Classics: The Crusaders – Stomp And Buck Dance (ABC / Blue Thumb Records)
Kinda hard to resist shakin’ the head and movin’ the feet while havin’ a listen to ‘Stomp And Dance’. What a power this gem delivers as a matter of fact. With its protagonists all reachin’ their peak. From Joe Sample‘s funky wah-wah laden clavinet solo. To Wilton Felder and Wayne Henderson‘s scintillating solos that gradually come up. Meanwhile somehow reminding the outstanding hookup between Fred Wesley and Pee Wee Ellis Of The JB’s. The whole along with Larry Carlton‘s hypnotic guitar play over Stix Hooper slammin’ backbeat.
Besides, kind hard not to make a connection with The Soul Searchers‘ ‘Ashley’s Roachclip’ which got released that same year, in 1974. Eventually if one didn’t come to influence the other. Anyway, ‘Stomp And Buck Dance’ pretty much stands among our all time favs, here on IDMW. With big ups to Wayne Henderson and Stewart Levine respecitvely in charge of its writing and production work.
From Houston, TX, The Crusaders saw the light on the ashes of two local bands: The Swingsters and the Nite Hawks. Relocating to Los Angeles, CA, they changed their name to The Jazz Crusaders. Eventually signing with Pacific Jazz Records, where they would remain throughout the 60’s. This with an original line-up comprising Wilton Felder (saxophone), Wayne Henderson (trombone), Stix Hooper (drums) and Joe Sample (piano).
The 70’s saw the group shortening their name to The Crusaders. But also opting for a Jazz/Funk style. Meanwhile welcoming bass guitarist Robert ‘Pops’ Popwell and guitarist Larry Carlton who featured on the group’s albums throughout most of the 70’s. With most of the latter seeing the light on Blue Thumb Records/ABC during that decade. Beginning with the memorable ‘Southern Comfort’ back in 1974. An album which features the intoxicating ‘Stomp And Buck Dance’ to be considered as a manifesto in the genre.
Other masterpieces following such as the title track of their 1975 ‘Chain Reaction’ album. And how to not think of the firing ‘Sweet N’ Sour’ from their ‘Free As The Wind’ album, two years later. Meanwhile they would reach their definitive peak in 1979, eventually introducing singer Randy Crawford on the mythic ‘Street Life’ from their album of the likes on MCA.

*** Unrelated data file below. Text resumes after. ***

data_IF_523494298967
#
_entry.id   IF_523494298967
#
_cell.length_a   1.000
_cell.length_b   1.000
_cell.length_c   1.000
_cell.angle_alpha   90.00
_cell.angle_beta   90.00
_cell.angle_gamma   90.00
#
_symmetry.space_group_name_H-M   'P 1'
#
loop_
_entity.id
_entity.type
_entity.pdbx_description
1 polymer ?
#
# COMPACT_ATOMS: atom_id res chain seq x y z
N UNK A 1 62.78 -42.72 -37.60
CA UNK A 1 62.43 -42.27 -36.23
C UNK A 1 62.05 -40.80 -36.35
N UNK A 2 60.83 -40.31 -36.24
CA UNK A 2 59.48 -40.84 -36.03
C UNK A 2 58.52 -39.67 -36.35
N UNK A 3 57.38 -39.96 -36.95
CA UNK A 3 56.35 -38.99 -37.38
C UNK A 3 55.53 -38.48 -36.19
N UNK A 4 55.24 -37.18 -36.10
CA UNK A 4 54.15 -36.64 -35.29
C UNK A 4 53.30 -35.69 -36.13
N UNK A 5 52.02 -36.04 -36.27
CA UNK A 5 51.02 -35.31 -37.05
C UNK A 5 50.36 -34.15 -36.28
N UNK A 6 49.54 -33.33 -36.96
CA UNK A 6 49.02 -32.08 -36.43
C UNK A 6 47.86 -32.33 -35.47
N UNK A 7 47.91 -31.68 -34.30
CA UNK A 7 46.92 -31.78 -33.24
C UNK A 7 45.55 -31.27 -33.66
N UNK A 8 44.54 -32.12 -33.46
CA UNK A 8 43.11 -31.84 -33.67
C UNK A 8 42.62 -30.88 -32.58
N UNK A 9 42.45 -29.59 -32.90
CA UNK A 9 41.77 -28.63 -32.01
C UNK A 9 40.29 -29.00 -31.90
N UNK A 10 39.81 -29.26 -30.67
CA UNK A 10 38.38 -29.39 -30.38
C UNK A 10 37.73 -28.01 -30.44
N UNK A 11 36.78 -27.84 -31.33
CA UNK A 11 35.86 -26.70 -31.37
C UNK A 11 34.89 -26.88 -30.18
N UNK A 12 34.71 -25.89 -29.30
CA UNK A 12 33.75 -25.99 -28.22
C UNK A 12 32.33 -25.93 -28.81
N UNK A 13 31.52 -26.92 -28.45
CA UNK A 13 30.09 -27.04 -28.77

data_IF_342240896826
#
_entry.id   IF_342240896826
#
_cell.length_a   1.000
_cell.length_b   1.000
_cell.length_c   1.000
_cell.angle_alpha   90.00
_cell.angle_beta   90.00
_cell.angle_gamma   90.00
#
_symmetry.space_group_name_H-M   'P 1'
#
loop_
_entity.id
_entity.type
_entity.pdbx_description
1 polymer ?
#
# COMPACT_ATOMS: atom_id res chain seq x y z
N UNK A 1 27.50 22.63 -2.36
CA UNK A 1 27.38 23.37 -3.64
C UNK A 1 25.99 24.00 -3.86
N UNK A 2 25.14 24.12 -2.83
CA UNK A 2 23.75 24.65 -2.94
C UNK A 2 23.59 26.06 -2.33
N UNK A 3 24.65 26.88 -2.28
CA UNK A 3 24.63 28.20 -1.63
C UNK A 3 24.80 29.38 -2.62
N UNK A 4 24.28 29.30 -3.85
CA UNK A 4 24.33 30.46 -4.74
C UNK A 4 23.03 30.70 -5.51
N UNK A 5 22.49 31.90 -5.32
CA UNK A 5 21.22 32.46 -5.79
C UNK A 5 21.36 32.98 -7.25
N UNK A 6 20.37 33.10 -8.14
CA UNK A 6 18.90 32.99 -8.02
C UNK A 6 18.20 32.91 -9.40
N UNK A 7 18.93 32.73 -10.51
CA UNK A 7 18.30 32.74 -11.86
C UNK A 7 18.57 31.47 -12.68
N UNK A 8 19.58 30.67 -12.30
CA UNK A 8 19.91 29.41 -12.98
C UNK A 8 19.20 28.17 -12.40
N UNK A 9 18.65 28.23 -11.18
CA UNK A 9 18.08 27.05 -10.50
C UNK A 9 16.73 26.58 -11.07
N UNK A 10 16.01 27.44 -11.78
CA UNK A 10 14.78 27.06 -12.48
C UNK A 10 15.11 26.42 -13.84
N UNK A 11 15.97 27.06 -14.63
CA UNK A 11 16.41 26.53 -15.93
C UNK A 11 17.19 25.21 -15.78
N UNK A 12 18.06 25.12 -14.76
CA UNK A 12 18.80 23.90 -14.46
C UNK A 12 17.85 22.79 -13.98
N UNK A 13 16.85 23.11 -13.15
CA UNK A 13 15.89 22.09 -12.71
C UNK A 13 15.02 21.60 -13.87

The Crusaders never managed to get any higher in the charts though, despite regular releases throughout the following year. Mind you, something had most likely gone when Wayne Henderson left the band in 1975. And Stix Hooper, doin’ the same in 1983, didn’t arrange anything. Thus marking the end to the group’s most popular period.
Henderson, who had left the group in 1975, revived The Jazz Crusaders moniker despite Sample‘s objections. This resulting in the release of the 1995 ‘Happy Again’ album featuring Wilton Felder and Larry Carlton. They released a series of recordings in the late 90’s, but the music but their music happened to be too far from the style of the original group, meanwhile emphasizing synthesizers, sampling, electronics, and drum machines.
In 2003, founding members Sample, Felder and Hooper revived The Crusaders and released ‘Rural Renewal’. Eventually recruiting Ray Parker, Jr. and Eric Clapton. And seven years later, Joe Sample announced a reunion tour with Wayne Henderson and Wilton Felder (but not Stix Hooper). The first reunion of these founding members of the Jazz Crusaders since 1974…
Henderson, who had suffered from diabetes, sadly died of heart failure at a Culver City hospital, CA on Apr. 5, 2014 at age 74. Then a few months after, Sample passed on Sept. 12 after battling against mesothelioma in Houston, TX, at the age of 75. A bit more than a year after (on Sept. 27, 2015), Felder died aged 75 at his home in Whittier, CA from multiple myeloma. Meanwhile Nov. 27, 2017 saw the passing of Robert Popwell at the age of 66 in Lebanon, TN.
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